At least we’re doing better than Russia. On the other hand, Denmark, Belgium, Israel and a gaggle of other nations are all beating the U.S. in terms of childcare program enrollment.
That’s according to a report from the Organization for Economic Cooperation and Development, which also found that the U.S. spends just 0.4 percent of its gross domestic product on early-childhood and education – considerably under the 0.8 percent average of the 30 countries studied.
As dramatic as that might sound, consider that Norway and Sweden spent nearly 2 percent of their GDP on early-childhood.
The OECD report is exhaustive. It includes analysis of issues such as access and governance, equity, financing, curriculum, the teaching workforce and parent engagement.
Its enrollment findings are sure to raise eyebrows.
While U.S. enrollment rates for children under age 3 hover just below 30 percent – the middle of the pack compared to other countries – we fall significantly behind when it comes to enrollment rates of 3- and 4-year-olds, the organization said.
Researchers found that just 40 percent of 3-year-olds in the U.S. and about 70 percent of 4-year-olds are enrolled in preschool programs – rates that pale in comparison with other developed countries. The average enrollment rate for 3-year-olds was 70 percent in two-thirds of the countries included in the report, while the enrollment for 4-year-olds surpassed 90 percent.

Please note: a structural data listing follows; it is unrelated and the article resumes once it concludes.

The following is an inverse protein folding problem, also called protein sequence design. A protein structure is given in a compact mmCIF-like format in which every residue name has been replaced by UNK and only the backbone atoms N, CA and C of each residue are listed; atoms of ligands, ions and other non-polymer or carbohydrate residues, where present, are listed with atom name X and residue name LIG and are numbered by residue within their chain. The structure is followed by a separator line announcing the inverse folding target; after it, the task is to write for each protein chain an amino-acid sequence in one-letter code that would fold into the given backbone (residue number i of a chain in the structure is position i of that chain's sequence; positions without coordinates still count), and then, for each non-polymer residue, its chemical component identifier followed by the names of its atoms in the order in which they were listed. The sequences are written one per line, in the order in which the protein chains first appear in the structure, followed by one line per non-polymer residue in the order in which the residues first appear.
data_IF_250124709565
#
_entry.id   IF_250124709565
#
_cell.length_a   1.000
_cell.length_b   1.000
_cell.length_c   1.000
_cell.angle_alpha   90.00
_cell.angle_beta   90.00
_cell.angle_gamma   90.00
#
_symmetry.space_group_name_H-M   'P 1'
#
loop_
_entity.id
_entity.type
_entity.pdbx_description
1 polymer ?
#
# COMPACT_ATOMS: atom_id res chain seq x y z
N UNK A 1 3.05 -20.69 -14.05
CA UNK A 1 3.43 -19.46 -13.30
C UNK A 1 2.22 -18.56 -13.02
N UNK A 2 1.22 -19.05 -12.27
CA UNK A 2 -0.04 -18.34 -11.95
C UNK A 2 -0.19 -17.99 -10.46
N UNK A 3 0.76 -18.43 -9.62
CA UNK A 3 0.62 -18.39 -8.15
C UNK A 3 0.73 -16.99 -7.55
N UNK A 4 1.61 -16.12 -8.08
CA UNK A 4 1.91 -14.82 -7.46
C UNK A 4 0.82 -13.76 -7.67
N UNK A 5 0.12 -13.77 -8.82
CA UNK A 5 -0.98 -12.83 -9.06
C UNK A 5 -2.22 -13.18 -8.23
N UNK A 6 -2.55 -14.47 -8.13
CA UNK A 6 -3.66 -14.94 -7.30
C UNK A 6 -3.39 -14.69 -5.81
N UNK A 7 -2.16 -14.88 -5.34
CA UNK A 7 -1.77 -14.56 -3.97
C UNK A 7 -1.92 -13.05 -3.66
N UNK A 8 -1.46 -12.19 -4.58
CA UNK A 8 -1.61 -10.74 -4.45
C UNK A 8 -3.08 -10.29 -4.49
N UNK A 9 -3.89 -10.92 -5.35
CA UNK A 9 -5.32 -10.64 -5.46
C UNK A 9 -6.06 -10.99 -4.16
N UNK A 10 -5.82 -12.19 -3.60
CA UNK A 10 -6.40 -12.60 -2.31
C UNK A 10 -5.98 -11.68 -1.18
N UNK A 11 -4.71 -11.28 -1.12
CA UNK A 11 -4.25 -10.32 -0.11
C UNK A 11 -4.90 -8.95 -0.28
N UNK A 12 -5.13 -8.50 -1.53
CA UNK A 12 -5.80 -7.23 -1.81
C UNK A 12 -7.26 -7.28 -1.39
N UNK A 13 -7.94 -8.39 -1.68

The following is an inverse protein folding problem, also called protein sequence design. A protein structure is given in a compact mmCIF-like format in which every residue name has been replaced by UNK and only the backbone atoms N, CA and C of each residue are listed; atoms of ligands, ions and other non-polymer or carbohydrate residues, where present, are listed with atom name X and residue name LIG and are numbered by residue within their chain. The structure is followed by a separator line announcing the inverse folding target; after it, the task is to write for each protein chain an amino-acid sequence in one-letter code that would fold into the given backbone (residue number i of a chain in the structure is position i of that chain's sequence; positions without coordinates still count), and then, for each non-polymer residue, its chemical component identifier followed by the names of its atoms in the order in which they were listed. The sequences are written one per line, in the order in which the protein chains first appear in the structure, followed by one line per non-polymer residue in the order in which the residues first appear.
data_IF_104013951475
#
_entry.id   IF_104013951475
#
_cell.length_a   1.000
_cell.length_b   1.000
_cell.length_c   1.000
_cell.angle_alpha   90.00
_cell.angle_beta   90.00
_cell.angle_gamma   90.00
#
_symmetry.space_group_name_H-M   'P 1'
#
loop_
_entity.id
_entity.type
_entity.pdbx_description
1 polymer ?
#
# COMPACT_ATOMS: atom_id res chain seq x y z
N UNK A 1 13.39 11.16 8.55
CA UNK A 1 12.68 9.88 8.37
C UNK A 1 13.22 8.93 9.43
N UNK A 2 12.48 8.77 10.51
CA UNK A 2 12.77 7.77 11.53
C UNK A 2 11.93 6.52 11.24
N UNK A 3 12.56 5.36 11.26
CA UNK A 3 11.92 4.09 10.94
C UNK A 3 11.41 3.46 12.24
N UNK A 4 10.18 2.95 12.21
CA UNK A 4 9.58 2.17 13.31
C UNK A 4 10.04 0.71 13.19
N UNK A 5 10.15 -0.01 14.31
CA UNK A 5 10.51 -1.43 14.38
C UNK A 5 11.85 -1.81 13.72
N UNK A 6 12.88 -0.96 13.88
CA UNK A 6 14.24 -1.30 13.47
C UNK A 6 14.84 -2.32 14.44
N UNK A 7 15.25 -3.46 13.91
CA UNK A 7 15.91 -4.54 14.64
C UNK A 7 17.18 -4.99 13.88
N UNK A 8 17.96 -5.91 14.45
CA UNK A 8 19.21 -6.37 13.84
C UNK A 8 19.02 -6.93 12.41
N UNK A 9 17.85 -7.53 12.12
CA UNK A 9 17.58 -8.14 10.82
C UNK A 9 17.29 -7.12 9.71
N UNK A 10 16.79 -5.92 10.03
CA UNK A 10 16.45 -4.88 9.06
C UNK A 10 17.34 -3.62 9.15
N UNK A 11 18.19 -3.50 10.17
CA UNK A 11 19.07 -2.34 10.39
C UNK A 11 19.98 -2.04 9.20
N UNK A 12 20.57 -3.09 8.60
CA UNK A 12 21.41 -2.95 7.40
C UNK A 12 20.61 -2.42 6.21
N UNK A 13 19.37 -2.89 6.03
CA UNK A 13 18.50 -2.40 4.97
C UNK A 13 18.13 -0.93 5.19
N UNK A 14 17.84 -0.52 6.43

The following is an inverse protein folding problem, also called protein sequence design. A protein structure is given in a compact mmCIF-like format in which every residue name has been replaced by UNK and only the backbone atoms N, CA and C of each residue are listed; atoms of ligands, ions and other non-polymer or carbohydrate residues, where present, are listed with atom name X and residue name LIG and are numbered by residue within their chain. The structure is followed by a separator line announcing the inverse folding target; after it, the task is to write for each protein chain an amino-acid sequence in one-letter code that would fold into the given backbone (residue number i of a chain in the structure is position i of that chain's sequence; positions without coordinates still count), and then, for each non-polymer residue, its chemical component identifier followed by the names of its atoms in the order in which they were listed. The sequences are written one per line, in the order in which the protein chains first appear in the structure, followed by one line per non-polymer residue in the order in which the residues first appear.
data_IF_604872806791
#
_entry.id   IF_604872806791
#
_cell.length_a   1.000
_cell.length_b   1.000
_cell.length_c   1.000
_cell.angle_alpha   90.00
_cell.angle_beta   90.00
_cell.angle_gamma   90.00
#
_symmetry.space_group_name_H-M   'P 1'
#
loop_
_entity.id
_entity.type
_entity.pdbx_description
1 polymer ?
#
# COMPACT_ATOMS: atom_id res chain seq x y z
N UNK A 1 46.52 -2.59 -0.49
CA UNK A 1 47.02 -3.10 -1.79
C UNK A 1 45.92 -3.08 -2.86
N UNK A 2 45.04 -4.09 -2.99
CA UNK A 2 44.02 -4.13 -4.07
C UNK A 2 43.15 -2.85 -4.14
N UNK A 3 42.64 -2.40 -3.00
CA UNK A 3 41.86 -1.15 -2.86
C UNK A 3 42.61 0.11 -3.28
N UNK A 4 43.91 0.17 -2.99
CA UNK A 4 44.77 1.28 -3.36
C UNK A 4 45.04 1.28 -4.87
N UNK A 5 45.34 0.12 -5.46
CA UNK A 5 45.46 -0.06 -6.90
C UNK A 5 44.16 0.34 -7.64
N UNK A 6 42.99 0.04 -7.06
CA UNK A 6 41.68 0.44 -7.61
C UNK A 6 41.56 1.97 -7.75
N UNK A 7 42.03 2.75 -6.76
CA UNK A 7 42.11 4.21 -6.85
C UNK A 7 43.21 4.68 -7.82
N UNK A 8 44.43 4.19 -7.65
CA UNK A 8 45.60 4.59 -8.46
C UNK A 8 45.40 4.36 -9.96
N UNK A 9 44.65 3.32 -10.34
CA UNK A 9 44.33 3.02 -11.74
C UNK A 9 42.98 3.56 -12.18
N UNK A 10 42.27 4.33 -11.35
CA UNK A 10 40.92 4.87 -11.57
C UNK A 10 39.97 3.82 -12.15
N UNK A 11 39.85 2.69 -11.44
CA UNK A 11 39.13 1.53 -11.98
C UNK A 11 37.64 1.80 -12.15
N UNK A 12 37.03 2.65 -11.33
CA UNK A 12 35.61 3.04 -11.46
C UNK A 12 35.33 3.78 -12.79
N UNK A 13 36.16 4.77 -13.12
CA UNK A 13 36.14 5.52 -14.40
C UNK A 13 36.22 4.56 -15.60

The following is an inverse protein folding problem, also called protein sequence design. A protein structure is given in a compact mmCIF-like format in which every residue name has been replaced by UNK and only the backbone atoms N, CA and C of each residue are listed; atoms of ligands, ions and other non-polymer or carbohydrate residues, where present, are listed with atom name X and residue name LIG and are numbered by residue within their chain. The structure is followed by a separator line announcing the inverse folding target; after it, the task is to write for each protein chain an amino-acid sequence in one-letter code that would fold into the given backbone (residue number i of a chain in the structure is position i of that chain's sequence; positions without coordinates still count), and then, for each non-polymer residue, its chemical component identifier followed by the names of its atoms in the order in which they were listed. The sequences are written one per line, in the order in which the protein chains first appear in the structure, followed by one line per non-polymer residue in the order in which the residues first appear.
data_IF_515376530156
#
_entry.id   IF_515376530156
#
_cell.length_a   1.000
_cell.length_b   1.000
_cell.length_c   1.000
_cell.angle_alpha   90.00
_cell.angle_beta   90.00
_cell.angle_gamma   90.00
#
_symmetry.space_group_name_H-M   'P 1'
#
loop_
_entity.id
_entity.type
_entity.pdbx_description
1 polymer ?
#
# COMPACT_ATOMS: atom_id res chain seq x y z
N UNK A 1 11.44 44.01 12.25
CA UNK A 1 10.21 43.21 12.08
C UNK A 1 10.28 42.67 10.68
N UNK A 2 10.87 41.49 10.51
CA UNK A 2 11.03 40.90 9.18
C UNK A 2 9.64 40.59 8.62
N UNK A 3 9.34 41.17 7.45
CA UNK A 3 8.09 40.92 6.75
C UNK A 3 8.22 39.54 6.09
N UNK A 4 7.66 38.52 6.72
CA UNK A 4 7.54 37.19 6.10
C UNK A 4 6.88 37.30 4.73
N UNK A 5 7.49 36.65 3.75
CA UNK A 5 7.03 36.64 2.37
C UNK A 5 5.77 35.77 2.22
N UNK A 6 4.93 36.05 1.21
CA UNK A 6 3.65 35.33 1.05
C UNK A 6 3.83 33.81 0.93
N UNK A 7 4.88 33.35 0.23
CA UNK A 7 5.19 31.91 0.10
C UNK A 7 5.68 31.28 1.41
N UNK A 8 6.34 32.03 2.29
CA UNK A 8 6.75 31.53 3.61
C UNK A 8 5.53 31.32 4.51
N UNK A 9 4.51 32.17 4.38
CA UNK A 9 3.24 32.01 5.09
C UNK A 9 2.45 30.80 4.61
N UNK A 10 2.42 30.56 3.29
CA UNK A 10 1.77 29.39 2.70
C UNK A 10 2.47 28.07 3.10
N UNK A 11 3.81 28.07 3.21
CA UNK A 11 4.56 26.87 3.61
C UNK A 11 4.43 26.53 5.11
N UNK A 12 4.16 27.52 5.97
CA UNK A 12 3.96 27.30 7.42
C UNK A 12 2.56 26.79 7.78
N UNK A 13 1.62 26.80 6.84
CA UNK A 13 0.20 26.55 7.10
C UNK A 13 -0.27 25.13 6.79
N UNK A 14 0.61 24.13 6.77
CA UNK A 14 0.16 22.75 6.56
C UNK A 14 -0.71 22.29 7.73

The overall enrollment of all 3- to 5-year-olds in the U.S. is 67 percent, the lowest early childhood education ranking out of all OECD countries except Switzerland and Turkey.
The consequence of lower enrollment suggests an outcome that no nation would welcome:
On average, 15-year-olds who had access to early-childhood education for at least two years outperformed children who did not, the OECD report said. Disadvantaged children benefit the most and targeting them would generate the highest returns, the report said.
In releasing its report, the organization urged the U.S. and other countries to step up their efforts to provide affordable and high-quality early childhood education and care “to improve social mobility and give all children the chance to fulfill their potential.”
Indeed, the U.S. as a whole has a long way to go when it comes to supporting early childhood programs. Seven states, according to U.S. News and World Report, still offer no state-funded pre-kindergarten program and 15 states have made negligible progress on enrollment, serving fewer than 5 percent of 4-year-olds in the 2015-16 school year.
Earlier this year, the Brookings Institution, a centrist Washington, D.C., think tank, called on the federal government to subsidize childcare centers.
“There is broad public support for more government spending on childcare as long as that spending does not result in another unfunded entitlement that worsens the deficit,” the think tank said.
Its proposal for increased childhood subsidies would cost $42 billion and would provide a substantial subsidy for every child from birth to its fifth birthday in a family at or below 200 percent of the federal poverty level. That is nearly half the families in the U.S., the institute said.
It’s an interesting proposal that promises to boost our early childhood education ranking. I’ll be writing more about it in my next post.
Joaquin Escobar, an Insurance Advisor at CCIG, handles the risk management and insurance needs of commercial childcare and school accounts. Reach him at 720-212-2054 or JoaquinE@thinkccig.com.
CCIG is a Denver-area insurance brokerage with the full-service capabilities of a national brokerage. We do more than make sure you have the right policy. We also help you manage your long-term cost of risk with our risk and claims management expertise and a commitment to service excellence.
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